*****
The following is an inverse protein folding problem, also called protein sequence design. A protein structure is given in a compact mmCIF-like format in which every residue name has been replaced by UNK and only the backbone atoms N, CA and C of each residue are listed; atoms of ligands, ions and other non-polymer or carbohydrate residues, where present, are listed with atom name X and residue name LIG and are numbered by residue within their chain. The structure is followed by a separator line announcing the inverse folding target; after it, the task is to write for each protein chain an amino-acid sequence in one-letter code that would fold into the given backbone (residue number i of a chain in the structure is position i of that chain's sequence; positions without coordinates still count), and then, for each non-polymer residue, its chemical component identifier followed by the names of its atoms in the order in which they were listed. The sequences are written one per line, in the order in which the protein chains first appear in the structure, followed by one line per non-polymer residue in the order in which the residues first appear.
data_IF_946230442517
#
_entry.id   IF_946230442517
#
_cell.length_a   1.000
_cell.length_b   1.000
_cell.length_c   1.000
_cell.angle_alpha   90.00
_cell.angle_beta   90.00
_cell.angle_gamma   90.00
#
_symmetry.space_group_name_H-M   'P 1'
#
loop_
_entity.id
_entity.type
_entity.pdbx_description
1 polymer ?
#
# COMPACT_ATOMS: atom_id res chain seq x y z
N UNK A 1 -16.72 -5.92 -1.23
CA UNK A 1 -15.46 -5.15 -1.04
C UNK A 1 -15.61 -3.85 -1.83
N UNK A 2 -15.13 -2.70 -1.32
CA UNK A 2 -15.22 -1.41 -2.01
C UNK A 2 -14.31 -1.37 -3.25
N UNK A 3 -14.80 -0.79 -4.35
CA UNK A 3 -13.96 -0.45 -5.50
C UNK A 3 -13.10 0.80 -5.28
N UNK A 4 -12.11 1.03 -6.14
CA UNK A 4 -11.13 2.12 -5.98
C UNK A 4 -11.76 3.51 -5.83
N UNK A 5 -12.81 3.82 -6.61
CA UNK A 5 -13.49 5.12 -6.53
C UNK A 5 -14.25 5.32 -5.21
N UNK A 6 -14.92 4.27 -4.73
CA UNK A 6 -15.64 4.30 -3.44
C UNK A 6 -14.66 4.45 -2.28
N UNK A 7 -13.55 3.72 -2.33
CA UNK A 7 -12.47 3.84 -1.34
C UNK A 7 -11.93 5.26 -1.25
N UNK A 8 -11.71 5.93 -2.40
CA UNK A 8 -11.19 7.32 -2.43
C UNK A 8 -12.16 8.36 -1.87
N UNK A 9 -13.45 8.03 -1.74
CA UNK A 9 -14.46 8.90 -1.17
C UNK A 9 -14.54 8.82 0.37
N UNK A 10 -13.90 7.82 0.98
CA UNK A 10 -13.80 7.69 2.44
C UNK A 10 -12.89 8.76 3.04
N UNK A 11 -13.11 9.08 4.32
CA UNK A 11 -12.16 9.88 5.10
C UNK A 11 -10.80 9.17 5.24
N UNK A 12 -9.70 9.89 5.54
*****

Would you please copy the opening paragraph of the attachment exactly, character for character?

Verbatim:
The following is an inverse protein folding problem, also called protein sequence design. A protein structure is given in a compact mmCIF-like format in which every residue name has been replaced by UNK and only the backbone atoms N, CA and C of each residue are listed; atoms of ligands, ions and other non-polymer or carbohydrate residues, where present, are listed with atom name X and residue name LIG and are numbered by residue within their chain. The structure is followed by a separator line announcing the inverse folding target; after it, the task is to write for each protein chain an amino-acid sequence in one-letter code that would fold into the given backbone (residue number i of a chain in the structure is position i of that chain's sequence; positions without coordinates still count), and then, for each non-polymer residue, its chemical component identifier followed by the names of its atoms in the order in which they were listed. The sequences are written one per line, in the order in which the protein chains first appear in the structure, followed by one line per non-polymer residue in the order in which the residues first appear.